The Biodiversity Bargain

At a time when the world is struggling to combat climate change, sustain a growing global population, and find decent jobs for millions of young people, investing in forests and biodiversity represents a root and branch response to these multiple challenges. But it requires more ambitious and wider public- and private-sector support.

NAIROBI – What will it cost to save the world’s forests and boost the life prospects of its seven billion people? In a few days, India will host a meeting in Hyderabad of the United Nations Convention on Biological Diversity. The assembled countries will consider how to raise the resources necessary to achieve the ambitious Aichi Biodiversity Targets, adopted two years ago at the last such meeting in Japan.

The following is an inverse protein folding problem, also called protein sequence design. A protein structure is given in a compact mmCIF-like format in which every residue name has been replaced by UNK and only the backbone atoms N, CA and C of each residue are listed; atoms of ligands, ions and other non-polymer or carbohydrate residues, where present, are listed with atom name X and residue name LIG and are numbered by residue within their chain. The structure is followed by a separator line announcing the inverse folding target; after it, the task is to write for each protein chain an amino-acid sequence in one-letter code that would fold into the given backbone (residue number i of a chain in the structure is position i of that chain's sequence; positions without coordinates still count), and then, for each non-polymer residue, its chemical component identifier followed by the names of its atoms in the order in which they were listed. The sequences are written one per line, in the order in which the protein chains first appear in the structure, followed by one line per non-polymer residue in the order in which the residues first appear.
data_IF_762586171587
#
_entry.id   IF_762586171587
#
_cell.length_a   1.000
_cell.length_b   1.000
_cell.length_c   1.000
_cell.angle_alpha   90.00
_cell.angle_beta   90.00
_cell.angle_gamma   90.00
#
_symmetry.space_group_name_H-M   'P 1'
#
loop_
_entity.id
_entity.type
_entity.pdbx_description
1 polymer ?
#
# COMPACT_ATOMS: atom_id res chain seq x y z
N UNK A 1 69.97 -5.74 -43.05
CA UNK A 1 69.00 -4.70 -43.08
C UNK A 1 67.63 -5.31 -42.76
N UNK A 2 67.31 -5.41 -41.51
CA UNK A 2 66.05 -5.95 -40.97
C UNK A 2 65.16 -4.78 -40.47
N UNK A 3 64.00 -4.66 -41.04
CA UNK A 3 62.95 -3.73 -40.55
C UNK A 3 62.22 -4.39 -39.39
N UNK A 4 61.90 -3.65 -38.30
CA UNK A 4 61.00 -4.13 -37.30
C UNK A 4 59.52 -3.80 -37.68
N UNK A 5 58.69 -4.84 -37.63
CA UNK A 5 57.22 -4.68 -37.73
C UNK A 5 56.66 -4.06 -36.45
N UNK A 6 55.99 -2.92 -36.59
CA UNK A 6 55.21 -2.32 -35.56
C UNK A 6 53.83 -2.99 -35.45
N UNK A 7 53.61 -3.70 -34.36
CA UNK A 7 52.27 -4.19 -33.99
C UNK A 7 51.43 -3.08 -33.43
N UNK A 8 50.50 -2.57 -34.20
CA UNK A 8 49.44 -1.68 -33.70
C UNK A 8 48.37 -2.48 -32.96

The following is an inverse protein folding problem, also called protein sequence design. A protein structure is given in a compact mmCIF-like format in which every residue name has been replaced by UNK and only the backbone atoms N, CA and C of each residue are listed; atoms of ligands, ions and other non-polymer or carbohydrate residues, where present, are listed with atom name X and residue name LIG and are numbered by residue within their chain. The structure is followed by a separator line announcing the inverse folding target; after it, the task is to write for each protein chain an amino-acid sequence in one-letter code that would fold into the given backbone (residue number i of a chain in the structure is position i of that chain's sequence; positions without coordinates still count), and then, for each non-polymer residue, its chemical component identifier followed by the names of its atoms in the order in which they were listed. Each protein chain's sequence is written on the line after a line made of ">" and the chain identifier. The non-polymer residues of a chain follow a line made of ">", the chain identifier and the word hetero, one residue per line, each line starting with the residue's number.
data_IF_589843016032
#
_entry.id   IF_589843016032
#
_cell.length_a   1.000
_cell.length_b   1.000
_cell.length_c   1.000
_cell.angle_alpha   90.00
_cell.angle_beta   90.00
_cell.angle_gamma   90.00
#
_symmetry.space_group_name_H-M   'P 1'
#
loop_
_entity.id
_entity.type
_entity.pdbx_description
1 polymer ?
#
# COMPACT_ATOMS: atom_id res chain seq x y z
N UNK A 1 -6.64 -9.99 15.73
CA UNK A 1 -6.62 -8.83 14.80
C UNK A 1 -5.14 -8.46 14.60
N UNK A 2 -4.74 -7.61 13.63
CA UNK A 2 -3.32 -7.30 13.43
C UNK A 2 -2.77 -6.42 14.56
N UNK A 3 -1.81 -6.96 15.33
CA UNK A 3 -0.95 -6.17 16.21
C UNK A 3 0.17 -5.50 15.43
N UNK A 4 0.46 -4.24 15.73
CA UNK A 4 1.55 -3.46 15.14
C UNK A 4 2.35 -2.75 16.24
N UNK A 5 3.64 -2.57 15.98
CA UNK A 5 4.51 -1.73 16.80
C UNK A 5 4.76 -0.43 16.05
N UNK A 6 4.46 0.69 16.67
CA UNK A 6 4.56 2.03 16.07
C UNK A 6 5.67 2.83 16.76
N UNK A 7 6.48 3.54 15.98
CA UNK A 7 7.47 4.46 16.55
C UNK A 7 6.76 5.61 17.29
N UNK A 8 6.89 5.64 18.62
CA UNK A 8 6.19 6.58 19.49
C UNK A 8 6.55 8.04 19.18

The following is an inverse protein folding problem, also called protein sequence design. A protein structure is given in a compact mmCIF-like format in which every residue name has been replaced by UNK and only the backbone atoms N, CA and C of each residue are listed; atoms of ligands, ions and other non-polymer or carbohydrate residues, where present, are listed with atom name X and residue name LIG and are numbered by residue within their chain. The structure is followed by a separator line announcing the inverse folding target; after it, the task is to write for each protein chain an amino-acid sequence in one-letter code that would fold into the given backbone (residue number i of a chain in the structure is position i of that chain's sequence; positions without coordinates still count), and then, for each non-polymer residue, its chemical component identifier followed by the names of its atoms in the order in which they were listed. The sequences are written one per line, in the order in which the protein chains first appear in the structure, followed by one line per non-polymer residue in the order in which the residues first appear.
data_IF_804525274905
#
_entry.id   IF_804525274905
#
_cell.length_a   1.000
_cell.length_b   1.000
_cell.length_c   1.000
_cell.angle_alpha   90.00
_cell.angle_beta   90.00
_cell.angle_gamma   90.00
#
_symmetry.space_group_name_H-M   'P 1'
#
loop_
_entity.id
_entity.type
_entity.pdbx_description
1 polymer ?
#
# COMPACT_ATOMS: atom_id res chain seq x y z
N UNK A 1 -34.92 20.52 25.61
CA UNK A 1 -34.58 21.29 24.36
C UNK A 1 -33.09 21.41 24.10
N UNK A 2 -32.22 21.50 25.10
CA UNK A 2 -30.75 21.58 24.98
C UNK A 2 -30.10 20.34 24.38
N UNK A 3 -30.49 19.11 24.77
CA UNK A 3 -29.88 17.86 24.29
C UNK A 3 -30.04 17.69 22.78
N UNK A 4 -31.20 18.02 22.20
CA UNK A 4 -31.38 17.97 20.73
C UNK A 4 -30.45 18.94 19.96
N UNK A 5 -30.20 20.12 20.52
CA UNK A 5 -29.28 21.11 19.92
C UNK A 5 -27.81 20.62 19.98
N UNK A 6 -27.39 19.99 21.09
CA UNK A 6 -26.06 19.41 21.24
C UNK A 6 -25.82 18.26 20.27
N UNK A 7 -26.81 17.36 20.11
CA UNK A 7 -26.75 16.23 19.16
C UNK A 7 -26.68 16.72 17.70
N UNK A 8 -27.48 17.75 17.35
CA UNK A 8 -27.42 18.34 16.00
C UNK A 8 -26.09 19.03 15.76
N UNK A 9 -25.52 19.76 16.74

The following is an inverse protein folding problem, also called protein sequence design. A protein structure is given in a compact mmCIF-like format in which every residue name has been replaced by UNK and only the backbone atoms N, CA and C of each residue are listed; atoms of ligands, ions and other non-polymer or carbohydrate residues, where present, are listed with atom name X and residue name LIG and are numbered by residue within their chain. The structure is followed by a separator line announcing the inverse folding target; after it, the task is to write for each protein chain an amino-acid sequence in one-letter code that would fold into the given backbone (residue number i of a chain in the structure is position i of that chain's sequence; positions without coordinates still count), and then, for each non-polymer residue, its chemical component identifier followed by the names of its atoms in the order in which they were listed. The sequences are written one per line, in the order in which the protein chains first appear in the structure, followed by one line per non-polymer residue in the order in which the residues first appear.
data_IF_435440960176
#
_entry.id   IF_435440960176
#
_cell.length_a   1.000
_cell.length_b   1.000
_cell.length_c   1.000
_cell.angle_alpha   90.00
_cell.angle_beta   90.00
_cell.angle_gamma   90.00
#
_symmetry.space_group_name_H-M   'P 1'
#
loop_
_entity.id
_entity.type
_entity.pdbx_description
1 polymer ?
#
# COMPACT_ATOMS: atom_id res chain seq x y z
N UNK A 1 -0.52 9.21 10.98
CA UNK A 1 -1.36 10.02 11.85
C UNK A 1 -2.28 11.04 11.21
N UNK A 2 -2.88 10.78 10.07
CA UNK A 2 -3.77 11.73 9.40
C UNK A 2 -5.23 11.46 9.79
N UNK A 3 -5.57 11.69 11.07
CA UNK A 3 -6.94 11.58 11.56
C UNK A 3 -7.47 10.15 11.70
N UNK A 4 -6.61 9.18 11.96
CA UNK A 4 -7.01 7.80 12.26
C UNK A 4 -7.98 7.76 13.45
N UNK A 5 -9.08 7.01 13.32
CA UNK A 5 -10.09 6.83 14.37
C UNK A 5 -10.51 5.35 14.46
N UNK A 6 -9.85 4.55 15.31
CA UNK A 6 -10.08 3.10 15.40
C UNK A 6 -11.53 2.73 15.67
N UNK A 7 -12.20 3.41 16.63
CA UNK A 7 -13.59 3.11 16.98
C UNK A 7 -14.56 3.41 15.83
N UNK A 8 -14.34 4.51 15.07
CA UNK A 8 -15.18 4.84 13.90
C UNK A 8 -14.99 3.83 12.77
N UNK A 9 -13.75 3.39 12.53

The Aichi targets call for cutting by half the rate of loss of the planet’s natural habitats, including forests, by 2020. In Hyderabad, governments will be presented with the likely costs of scaling up efforts to achieve that goal.

One assessment estimates that about $40 billion a year will be needed to halve rates of deforestation and ensure sustainable management of forests in developing countries by the target date. The cost may seem significant in a world of rising unemployment rates, with many countries still struggling with ongoing financial and economic crises, and others staring bankruptcy in the face.

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